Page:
2015 Around Boothbay Harbor Calendar:
Around Boothbay Harbor 2015 Calendar
A full-color 2015 calendar featuring 12 unique images “Around Boothbay Harbor” by Robert Mitchell.
Individual calendars are $13.95 each plus $4.50 packing and shipping.
To order a calendar by phone or email or for more information, please contact us.
You may also reach us at:
504 Hendricks Hill Road
Southport, Maine 04576
Mitchell Photography Blog
About seven or eight years ago, I planted a whole bunch of lupine seeds all over our property. I especially hoped for some to take in the back field and meadow, which really seemed well suited for one of my favorite plants.
The field light moves nicely across the grasses and through the trees. From what I'd read, lupine would like it there. I was excited to see if they would grow.
For many years, Mac Andrews had the Gulf Station on the corner by the blinking light in the Harbor, across the street from Wheeler's Drugstore in the building recently completely redone for Alison Evans Ceramics. Many years of good visits there at the wonderful walk-in pharmacy — for drugs and socializing.
Mac and I used to share stories about our times on Barters Island. He had long-time family ties there and we lived in one of the old Roberts’ properties just over the road from the Burnham family and our old friend Eddie Soule. Quite an adventure for a couple of newbies on the block.
I think it's spring. It's warmer and there's more daylight. There certainly are more people around.
As I get older, I think the transition for spring works differently — and doesn't work differently.
Flowers seem to remind me of spring. Flowers seem to come up more in spring. So this is the time of year when I try to plant things.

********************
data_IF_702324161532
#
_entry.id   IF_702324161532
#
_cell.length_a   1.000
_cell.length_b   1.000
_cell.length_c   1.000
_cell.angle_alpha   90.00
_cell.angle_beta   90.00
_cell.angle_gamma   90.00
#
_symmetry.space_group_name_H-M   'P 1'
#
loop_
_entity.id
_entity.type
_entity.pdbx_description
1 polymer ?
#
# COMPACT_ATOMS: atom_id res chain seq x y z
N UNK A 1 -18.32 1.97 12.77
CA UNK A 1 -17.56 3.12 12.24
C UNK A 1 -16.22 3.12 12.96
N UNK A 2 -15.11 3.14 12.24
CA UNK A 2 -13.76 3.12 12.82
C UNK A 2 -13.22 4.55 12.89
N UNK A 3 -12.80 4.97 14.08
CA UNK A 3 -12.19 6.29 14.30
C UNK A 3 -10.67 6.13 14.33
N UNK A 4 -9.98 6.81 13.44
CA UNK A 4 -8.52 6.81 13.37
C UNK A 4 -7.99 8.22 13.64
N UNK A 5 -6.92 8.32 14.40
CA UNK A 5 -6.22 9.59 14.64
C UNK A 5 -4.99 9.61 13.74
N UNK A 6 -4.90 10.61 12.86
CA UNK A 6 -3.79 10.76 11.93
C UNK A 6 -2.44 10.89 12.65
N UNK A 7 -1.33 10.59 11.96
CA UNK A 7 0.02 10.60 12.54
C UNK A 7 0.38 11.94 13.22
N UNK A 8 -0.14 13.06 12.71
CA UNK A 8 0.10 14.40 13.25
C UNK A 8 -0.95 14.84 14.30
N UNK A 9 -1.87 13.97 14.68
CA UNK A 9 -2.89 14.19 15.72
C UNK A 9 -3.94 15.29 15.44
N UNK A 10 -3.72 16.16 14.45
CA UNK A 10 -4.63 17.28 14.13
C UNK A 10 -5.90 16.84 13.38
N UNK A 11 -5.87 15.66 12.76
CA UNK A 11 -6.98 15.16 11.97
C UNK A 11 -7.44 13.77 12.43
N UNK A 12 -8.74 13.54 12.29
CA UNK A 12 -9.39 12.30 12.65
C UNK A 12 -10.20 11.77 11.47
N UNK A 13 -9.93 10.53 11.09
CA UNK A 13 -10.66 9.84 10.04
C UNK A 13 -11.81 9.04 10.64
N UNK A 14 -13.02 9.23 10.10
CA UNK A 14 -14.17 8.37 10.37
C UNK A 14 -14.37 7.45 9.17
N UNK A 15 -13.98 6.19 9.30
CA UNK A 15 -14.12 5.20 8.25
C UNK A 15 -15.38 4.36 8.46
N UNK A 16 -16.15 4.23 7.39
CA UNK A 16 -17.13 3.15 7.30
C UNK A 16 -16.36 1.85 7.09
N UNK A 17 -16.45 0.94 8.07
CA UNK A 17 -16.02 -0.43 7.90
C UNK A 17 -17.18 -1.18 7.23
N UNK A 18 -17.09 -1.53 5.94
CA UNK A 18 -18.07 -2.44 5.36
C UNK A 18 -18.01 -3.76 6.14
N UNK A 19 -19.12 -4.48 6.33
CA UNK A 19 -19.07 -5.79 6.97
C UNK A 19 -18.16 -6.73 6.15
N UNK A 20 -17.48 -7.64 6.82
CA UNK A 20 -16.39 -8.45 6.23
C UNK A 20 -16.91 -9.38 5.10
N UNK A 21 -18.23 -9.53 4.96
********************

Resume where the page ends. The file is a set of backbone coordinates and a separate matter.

It was a clear and warm May afternoon in Boothbay Harbor and people were milling around the waterfront casually enjoying a perfect spring day.
The Novelty was heading out for one of its scheduled daily trips around the Harbor and to Squirrel Island. There were five people aboard, with Captain Heather at the helm. Two of the passengers were a couple from Massachusetts for whom I'd photographed the day before at the Coastal Maine Botanical Gardens.
The region is perking up. More people are moving around. Delivery trucks are dropping off inventory and out of state vehicles zip along through town checking things out.
Opera House seasonal activities are starting to ramp up a bit now, too. New names and shows visit as Opera House staff continues to introduce migrating entertainers on their way through New England.
Kevin Kiley, who has worked off and on, and now full-time at the Opera House, senses the new pace as well.
The area thimbles and channel markers (high exposed places) are back in business. Returning seasonal resident osprey have flown in from warmer climes to renest atop the Southport bridge, squawking and screaming. It always amazes me — cars crossing the bridge, boats at all hours, the rotating platform — nothing seems to bother these intrepid visitors.
There must be something I don't appreciate about living on top of the Southport bridge.
The osprey that live in Cozy Harbor (pictured above) make a swing around our home from time to time. I think we may be under a landing approach — memories of Brunswick P-3 Orions.
Have you ever happened upon a place and wondered out loud to yourself, “What the heck was going on here?”
In the late 1970s or so, while I was trying to convince myself that a living could be made with photography, Susan and I were out “riding the roads” somewhere north of Route 17. I don't remember where it was exactly, just that general area.
Idle farms. Old machinery standing in fields. Quiet.
When Liz Evans isn't on call for the East Boothbay General Store, she might be playing “Candy Land” with her girls. Or they play something that resembles “Candy Land,” without candy. I never did well with board games — always picked the “lose a turn” card!
Liz's girls, Sabine and Astrid, keep things moving around the house. They are quite the team. When I visited, Sabine was creating new architecture with magnetic building materials. Astrid was helping her mother reorganize interior spaces.